Waking Up White, and Finding Myself in the Story of Race - Chapters 11 - 20 Summary & Analysis

Debby Irving
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Summary

In Chapter 11, “Headwinds and Tailwinds” (54), Irving defines the term “systemic racism” (54) and points out the ways systemic issues affect black people using the example of Cynthia Wiggins, a teenager that was hit by a truck crossing a busy street in Buffalo, New York in 1995. She was killed because of the lack of accessible bus routes in and out of the majority-black neighborhood. Black people face countless obstacles established by society, many not glaringly obvious to the casual observer.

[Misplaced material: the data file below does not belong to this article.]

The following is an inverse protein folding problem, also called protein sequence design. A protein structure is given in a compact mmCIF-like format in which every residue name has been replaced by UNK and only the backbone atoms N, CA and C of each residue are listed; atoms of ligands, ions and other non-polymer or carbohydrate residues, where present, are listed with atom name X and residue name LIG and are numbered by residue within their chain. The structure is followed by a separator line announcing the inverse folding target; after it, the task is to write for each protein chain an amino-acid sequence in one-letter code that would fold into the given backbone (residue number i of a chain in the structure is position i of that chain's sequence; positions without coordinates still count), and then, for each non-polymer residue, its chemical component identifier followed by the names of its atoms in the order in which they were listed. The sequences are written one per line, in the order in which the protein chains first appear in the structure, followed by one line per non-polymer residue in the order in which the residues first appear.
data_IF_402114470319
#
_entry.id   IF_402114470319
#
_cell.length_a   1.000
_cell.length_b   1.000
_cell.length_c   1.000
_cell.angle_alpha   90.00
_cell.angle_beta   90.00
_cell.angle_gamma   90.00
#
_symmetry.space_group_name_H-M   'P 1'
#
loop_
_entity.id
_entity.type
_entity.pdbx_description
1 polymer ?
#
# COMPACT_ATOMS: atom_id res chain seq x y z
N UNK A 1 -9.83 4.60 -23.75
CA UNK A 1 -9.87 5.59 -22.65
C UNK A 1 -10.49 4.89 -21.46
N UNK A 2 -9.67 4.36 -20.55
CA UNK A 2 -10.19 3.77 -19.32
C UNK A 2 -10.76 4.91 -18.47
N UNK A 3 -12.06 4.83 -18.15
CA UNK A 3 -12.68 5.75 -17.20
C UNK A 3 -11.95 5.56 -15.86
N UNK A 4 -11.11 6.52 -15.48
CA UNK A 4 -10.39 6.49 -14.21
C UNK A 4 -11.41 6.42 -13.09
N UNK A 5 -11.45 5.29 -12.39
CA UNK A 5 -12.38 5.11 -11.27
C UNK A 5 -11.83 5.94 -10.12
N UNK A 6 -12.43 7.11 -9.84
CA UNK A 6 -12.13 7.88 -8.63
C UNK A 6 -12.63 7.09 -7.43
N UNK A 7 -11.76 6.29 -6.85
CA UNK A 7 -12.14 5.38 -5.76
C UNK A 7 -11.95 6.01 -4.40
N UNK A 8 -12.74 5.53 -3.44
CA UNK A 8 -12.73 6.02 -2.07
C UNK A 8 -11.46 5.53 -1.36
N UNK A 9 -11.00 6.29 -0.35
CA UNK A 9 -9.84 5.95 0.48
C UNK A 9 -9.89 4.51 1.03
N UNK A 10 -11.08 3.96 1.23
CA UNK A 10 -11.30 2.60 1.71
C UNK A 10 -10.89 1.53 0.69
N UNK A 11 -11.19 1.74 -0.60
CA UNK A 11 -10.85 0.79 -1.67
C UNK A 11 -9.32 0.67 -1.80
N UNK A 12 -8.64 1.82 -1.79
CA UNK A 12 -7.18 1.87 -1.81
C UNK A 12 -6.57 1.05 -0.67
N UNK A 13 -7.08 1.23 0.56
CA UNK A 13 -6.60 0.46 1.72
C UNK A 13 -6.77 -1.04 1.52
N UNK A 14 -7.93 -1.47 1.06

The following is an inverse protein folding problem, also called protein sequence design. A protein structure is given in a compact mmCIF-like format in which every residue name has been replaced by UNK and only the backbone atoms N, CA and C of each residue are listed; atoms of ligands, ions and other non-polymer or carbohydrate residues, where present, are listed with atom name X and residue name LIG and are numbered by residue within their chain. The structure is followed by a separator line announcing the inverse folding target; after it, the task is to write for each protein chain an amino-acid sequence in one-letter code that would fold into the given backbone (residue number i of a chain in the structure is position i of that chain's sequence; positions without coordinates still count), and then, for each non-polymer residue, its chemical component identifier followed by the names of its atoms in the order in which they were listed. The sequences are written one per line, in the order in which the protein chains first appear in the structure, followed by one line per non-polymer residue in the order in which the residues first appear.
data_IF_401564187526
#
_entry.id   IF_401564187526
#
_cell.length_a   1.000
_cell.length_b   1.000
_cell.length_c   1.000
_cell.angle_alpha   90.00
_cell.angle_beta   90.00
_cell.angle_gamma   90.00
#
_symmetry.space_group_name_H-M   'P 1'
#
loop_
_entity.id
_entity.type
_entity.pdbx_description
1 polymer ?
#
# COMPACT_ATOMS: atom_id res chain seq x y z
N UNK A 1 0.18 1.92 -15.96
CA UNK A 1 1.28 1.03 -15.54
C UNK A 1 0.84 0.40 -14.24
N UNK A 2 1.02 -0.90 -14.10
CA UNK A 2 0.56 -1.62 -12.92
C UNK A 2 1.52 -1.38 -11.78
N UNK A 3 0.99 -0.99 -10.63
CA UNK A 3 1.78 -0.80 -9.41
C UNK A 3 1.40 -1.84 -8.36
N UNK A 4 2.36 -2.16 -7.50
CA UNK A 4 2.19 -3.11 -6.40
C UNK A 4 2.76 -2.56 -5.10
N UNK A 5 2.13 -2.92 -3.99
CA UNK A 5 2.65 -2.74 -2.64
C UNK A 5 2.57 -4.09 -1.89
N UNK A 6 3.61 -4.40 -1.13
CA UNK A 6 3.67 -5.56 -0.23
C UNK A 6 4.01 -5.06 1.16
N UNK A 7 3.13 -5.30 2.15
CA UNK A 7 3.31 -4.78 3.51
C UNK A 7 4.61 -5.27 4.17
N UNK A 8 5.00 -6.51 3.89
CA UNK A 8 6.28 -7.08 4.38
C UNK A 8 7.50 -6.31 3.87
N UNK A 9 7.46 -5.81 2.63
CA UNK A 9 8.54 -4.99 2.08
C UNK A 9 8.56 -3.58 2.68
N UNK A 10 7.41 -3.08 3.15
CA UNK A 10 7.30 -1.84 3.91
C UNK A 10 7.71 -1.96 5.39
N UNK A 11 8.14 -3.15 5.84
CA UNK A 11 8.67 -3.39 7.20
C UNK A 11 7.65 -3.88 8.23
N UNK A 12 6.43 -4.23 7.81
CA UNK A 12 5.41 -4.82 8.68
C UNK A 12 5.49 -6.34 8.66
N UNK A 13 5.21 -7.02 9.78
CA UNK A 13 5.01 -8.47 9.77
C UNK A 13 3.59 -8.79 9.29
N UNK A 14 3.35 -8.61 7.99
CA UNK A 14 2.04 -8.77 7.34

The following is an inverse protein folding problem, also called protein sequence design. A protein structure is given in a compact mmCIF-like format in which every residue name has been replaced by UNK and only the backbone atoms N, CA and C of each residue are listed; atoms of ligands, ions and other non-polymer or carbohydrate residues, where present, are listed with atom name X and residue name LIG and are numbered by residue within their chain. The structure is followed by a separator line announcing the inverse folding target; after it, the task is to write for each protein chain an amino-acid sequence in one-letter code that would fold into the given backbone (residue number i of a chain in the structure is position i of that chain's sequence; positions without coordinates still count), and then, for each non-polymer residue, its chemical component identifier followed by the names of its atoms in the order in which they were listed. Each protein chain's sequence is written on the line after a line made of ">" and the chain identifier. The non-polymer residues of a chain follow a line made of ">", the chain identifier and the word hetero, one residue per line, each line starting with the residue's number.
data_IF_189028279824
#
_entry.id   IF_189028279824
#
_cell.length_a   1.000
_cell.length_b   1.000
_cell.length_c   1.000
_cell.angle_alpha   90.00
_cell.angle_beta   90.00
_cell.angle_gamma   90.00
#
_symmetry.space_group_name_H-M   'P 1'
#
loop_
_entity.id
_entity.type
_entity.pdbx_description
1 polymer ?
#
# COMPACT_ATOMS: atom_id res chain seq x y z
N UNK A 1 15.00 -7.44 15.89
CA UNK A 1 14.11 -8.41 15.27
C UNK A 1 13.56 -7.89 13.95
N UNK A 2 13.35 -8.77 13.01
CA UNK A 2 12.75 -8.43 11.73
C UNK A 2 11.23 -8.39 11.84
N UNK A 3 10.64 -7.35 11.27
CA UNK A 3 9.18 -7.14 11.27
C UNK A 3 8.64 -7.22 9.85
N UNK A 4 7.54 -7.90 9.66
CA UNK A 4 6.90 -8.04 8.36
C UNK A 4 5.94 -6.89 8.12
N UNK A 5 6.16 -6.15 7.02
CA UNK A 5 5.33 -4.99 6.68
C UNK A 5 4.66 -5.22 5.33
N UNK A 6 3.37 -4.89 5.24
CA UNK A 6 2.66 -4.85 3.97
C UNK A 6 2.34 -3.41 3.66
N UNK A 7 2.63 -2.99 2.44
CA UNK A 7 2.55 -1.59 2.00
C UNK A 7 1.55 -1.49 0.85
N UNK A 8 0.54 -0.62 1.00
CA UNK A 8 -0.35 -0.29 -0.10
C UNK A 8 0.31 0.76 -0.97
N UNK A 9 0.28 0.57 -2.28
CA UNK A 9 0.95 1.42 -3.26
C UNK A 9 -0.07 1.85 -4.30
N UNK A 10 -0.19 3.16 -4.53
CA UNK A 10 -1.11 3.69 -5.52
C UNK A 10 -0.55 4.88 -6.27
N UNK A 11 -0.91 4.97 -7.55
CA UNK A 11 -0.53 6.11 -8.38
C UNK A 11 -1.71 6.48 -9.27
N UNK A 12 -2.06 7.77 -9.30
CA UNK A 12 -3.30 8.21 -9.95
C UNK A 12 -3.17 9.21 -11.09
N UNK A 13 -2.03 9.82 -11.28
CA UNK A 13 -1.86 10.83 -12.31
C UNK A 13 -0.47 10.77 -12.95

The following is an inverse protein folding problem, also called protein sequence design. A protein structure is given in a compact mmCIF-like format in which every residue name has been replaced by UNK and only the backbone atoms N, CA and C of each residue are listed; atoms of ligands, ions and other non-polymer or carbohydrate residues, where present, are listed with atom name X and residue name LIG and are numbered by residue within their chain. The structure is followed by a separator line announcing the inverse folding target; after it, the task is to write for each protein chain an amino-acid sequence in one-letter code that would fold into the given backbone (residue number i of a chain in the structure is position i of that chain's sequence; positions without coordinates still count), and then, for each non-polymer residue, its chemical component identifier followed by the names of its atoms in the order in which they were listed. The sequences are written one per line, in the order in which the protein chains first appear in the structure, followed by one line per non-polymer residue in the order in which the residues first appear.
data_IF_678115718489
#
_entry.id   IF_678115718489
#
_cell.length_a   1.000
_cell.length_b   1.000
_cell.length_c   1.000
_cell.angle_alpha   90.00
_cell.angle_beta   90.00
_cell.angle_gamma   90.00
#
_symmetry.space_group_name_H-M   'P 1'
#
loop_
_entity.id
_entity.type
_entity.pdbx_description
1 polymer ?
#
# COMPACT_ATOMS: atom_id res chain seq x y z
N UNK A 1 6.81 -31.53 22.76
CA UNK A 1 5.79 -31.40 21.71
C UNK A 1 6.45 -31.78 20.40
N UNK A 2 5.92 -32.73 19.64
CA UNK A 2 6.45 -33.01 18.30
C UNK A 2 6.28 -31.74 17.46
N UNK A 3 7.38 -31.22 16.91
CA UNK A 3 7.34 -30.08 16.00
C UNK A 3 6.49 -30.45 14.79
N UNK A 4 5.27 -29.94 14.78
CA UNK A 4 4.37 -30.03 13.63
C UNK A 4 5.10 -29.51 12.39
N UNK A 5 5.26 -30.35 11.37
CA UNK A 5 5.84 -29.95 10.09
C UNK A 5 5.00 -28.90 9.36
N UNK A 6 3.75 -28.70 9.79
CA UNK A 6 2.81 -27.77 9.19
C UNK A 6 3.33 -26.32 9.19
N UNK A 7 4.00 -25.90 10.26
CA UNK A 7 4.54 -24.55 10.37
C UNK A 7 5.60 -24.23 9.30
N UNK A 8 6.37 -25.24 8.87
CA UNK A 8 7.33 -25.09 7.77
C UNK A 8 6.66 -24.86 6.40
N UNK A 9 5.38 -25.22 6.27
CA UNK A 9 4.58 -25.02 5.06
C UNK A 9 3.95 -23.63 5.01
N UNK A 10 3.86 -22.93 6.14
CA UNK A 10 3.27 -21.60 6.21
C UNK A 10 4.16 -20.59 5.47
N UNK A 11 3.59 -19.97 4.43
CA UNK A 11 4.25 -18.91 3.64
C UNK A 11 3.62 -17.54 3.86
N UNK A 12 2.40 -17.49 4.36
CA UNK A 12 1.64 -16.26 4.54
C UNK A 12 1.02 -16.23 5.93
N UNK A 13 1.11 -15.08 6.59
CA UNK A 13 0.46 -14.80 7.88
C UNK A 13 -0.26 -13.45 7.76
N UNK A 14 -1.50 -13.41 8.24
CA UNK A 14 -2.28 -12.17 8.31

Part III, “Why Didn't I Wake Up Sooner?” (61) begins with Chapter 12, “Icebergs” (63), in which Irving uses the iceberg as a metaphor. Most people see only the top of the iceberg—stereotypes and other sweeping generalizations about race—and miss the vital context of everything happening under the surface—systemic racism and a history of oppression.

In Chapter 13, “Invisibility” (69), Irving considers some of the less obvious...

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This section contains 1,565 words
(approx. 4 pages at 400 words per page)
Buy the Waking Up White, and Finding Myself in the Story of Race Study Guide
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